Green Sand Casting

Green Sand Casting

During my project work in 2001 we had to make a specialist fitting to be used in mounting our equipment on Breda Light Rail Vehicles (trams) at San Francisco Municipal Railway (SF MUNI). I chose Bentech (The Philadelphia Pipe Bending Company) as the primary supplier, and they in turn used their long term partner Dent Casting / Forging as the principal manufacturer. I visited Dent to oversee the first production run to ensure the item measured up to our needs before we made thousands of them. I won't document the design stage in this page except to say that we used an existing similar unit to build a CAD model which was used in a CNC machine to make the reversible mould. To reduce casting costs we (and Bentech) elected to fund the extra cost of a multi unit mould which turns out twenty half units with each casting. We made the parts out of AluMag35 which is ideal for this sort of work in that it is readilly machinable but tough enough for public transportation use.

The mould is a plate of steel machined in a CNC milling machine. The plate is placed between the two halves of a casting box and the box is filled with green sand. Green sand is a refined sand which includes particular trace elements that lend themselves to makeing a good mould which fills and parts easilly. The sand is kept in a tower which keeps it at a particular temperature and is completely dry to the touch. The sand is carried by sealed conveyor to each work station where it is held in a temporary hopper and dispensed as needed into moulds.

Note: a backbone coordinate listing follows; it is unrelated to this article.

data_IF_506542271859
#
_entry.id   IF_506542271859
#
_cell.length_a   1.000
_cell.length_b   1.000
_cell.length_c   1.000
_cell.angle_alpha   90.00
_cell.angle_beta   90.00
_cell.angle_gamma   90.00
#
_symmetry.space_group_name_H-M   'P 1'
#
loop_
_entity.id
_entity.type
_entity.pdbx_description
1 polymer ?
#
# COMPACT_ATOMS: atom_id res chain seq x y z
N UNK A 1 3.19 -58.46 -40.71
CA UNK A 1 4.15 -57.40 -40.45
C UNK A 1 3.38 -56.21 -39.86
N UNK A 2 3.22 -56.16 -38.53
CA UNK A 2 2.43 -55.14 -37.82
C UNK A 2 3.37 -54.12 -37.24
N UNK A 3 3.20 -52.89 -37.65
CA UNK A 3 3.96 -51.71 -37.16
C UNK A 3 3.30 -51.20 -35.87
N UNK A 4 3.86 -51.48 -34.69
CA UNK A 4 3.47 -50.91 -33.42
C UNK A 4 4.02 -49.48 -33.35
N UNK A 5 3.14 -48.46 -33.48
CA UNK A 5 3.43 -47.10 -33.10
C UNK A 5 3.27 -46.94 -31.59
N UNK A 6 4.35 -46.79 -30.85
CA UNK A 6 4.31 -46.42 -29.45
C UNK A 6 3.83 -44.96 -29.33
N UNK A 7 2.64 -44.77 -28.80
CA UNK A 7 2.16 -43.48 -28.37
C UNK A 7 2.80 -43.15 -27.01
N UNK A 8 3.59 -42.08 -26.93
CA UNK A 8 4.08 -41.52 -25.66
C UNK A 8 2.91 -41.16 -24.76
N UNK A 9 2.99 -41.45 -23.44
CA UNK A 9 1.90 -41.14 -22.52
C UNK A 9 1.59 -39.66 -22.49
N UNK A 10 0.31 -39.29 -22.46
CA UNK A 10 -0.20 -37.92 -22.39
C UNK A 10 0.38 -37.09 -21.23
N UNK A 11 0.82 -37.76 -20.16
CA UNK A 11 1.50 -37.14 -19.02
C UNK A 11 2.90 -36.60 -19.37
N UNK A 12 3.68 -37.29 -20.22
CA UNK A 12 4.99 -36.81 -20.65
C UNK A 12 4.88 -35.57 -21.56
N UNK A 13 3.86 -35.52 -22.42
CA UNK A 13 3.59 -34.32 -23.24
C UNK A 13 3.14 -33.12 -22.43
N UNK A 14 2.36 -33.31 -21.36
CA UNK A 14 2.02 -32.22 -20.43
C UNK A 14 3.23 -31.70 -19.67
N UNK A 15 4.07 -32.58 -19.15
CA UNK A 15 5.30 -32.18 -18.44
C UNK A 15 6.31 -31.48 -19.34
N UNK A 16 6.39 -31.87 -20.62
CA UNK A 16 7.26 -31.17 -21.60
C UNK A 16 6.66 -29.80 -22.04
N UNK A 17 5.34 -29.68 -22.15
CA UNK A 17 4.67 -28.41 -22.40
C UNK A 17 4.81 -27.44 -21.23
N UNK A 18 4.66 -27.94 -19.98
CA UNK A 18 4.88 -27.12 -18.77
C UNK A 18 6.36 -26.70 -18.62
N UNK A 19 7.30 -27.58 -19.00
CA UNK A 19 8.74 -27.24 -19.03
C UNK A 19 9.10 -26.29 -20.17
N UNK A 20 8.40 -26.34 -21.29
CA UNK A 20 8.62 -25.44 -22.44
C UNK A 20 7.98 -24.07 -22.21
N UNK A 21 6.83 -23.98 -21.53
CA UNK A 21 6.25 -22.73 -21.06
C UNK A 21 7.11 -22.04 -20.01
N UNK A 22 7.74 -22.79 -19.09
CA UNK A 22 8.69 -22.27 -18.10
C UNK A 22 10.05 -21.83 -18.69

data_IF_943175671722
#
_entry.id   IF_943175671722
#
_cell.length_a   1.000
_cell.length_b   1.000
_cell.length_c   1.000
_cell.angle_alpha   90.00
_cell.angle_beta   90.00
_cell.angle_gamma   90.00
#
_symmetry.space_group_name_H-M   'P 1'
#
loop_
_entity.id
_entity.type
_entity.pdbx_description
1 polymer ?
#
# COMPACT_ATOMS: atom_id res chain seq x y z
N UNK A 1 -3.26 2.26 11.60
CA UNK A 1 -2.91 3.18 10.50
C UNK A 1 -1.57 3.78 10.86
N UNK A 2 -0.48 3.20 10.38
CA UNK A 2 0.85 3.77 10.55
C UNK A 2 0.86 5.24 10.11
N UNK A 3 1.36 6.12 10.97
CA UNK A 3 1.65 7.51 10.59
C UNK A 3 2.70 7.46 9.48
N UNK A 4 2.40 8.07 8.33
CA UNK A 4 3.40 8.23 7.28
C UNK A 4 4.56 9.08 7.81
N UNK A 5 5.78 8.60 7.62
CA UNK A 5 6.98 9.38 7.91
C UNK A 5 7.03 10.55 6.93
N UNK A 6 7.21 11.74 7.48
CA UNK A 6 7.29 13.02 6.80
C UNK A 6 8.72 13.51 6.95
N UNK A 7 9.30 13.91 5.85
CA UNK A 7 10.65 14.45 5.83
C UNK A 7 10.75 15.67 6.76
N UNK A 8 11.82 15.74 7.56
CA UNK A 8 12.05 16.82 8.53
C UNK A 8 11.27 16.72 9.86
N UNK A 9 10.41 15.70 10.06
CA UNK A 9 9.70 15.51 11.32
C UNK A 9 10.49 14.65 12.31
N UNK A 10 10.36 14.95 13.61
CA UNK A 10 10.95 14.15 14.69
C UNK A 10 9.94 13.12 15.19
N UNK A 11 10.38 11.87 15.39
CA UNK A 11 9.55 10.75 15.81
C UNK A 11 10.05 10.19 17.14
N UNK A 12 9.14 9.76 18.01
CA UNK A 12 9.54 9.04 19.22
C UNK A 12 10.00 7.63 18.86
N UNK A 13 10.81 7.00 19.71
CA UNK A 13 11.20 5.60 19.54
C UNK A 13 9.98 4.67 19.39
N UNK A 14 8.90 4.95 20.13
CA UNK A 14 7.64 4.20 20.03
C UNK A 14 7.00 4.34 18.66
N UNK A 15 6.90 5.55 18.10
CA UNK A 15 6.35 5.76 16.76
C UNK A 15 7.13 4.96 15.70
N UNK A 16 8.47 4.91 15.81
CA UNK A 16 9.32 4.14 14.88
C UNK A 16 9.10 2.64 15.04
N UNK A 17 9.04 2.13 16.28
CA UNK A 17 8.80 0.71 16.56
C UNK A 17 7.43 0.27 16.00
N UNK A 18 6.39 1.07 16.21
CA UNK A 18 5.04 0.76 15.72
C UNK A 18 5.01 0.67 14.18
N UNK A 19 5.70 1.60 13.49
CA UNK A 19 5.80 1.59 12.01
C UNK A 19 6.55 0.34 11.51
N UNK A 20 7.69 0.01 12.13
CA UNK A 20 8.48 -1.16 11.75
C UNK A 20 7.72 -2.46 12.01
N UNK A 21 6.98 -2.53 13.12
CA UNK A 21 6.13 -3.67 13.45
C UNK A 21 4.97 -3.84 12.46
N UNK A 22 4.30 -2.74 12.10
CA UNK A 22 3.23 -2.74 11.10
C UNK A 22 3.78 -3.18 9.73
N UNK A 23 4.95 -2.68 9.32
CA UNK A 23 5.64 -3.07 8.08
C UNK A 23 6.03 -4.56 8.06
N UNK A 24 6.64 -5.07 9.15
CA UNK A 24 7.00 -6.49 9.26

After the mould is full it is pressed. After pressing the mould box is removed leaving only the sand itself to hold the shape. I cannot begin to explain how the dry sand holds together.

After pressing the edges of the sand around the mould are clean and sharp. In this image, the casting box has been removed and the mould has been removed from the sand. You can see the detail left behind in the sand for the metal to flow into. Note that the deep lines are the sprue lines which carry the metal to each part to be cast. Two of these halves are put together then sent to the casting floor to make a complete mould.

On the pouring floor a ceramic crucible is dipped into the furnace where it fills with molten metal. The crucible is brought to the slag table and handed to a pourer. The slag is removed from the top of the metal and the pourer begins pouring into the moulds.

The pourer quickly gets into position and pours each mould quickly and evenly until metal appears in the vent holes. Each mould is poured in about 4 to 5 seconds. The pourer moves on until his crucible does not hold enough metal for another mould. He pours around 12 to 14 moulds each round.

Out of each mould comes the raw castings, the green sand provides a clean smooth finish only requiring a light polishing before heading off to the machining room to have the bores cut and the bolt holes drilled.

After machining the article is complete and ready for use.